Placing more weight on the shape of the Hedi Slimane-designed brand’s logo as a whole than on the inclusion of the “Celine” name (or lack thereof), the trademark body noted that “when signs consist of both verbal and figurative components – as it is [the case for Celine’s] mark – the verbal element of a sign does not automatically have a stronger impact.” Here, the Opposition Division determined that for the Celine trademark, the “figurative element is clearly dominant (visually outstanding) over the verbal component ‘CELINE’, which occupies an extremely limited proportion of the earlier mark.”
Doubling down on its finding that the shape of the logo is the most “distinctive and dominant component,” the Opposition Division stated that generally in connection with the sale of apparel and accessories, “the choice of [an] item of clothing and bags is generally made visually.” As such, “the visual perception of the marks in question will generally take place prior to purchase,” making it so that “the considerable visual similarities between the signs are particularly relevant … when assessing the likelihood of confusion.”
As for the distinctiveness of the Celine logo, the Opposition Division asserted that it “retains an average degree of inherent distinctiveness being a highly stylized and complex device that is not directly related to the relevant goods in a way that could impair its distinctiveness.” In this vein, the Opposition Division found that evidence submitted by CO.R.D. “does not demonstrate that consumers have been exposed to widespread use of, and have become accustomed to, trademarks that include stylized ‘C’ shapes.” (This is, of course, an interesting finding given that one of the most famous – and readily identifiable – trademarks in the fashion/luxury space is the interlocking “C” logo that Chanel has been using consistently since the 1920s.)
“Since the opposition is successful on the basis of the inherent distinctiveness of the earlier mark,” the Opposition Division declared that “there is no need to assess the enhanced degree of distinctiveness of the opposing mark due to its reputation as claimed by the opponent. The result would be the same even if the earlier mark enjoyed an enhanced degree of distinctiveness.”
With the foregoing in mind, the Opposition Division found that “there is a likelihood of confusion on the part of the Italian-speaking part of the public,” which is significant, as “a likelihood of confusion for only part of the relevant public of the European Union is sufficient to reject the contested application.” In siding with Celine, trademark body refused to register CO.R.D.’s mark and ordered the company to pay for the “fees and costs” incurred by Celine in connection with the proceedings.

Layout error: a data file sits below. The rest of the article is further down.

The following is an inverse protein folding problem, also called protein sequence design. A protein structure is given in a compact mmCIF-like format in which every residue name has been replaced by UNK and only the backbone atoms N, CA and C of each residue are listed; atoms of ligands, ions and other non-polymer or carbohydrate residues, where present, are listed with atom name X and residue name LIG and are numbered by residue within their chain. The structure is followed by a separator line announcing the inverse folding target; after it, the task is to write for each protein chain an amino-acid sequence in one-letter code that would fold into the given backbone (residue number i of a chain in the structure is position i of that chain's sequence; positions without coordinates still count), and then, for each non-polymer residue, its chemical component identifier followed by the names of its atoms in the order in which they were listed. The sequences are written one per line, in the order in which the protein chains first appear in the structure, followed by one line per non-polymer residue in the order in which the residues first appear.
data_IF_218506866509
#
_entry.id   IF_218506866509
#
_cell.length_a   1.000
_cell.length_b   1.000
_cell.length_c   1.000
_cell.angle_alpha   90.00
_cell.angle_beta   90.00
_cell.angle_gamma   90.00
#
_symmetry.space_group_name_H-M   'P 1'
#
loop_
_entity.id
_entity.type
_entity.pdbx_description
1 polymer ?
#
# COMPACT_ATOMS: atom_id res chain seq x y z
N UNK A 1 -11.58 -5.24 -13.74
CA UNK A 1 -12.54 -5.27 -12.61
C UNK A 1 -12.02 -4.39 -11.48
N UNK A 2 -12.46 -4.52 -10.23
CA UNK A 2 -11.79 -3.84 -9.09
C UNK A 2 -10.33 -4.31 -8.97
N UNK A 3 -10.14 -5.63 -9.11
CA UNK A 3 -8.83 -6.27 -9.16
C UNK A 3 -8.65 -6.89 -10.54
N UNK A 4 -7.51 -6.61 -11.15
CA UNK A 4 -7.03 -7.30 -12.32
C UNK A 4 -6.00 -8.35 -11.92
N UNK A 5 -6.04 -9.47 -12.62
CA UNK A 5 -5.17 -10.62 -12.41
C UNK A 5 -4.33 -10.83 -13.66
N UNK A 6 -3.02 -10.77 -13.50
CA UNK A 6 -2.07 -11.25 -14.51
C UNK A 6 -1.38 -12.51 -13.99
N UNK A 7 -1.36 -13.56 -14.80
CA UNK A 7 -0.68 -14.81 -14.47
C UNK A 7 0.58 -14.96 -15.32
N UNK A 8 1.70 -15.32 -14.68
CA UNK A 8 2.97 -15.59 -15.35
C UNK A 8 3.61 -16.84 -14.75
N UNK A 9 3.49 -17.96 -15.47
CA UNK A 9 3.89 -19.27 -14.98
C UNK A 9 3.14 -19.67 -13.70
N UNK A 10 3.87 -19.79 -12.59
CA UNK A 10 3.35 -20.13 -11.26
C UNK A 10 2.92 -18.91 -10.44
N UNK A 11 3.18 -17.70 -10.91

Jérôme Tassi, a partner specializing in intellectual property at Paris-based firm AGIL’IT, states that the matter is particularly interesting in light of the fact that Celine’s mark “contains the word CELINE in small print, [but] has had no corresponding element in mark at the center of the contested application.” Reflecting on the Opposition Division’s decision, Tassi says that “in a complex mark, the verbal element [i.e., the CELINE word mark] is not necessarily [the dominant element] even if it is often deemed to be the case” in other trademark matters. In this matter, Tassi notes that the Opposition Division clearly viewed “the figurative element is to be dominant given its size” and given that “in the field of fashion, the visual element often plays an essential role in the assessment of the risk of confusion.”
No small win, goods bearing Celine’s Triomphe logo, namely, a number of handbags, have been helping to drive sales at Celine, with LVMH specifically pointing to the “strong demand” for Hedi Slimane’s Triomphe leather goods line (and ready-to-wear) as responsible for growth in the first nine months of 2021. The group also cited the “record year” that Celine had in 2021 in its annual report, noting that the brand’s leather goods business “benefitted from growth in the Triompe and 16 lines,” in particular.
The matter is Celine v. CO.R.D. GmbH & Co. Kg, Nо. B 3 138 445.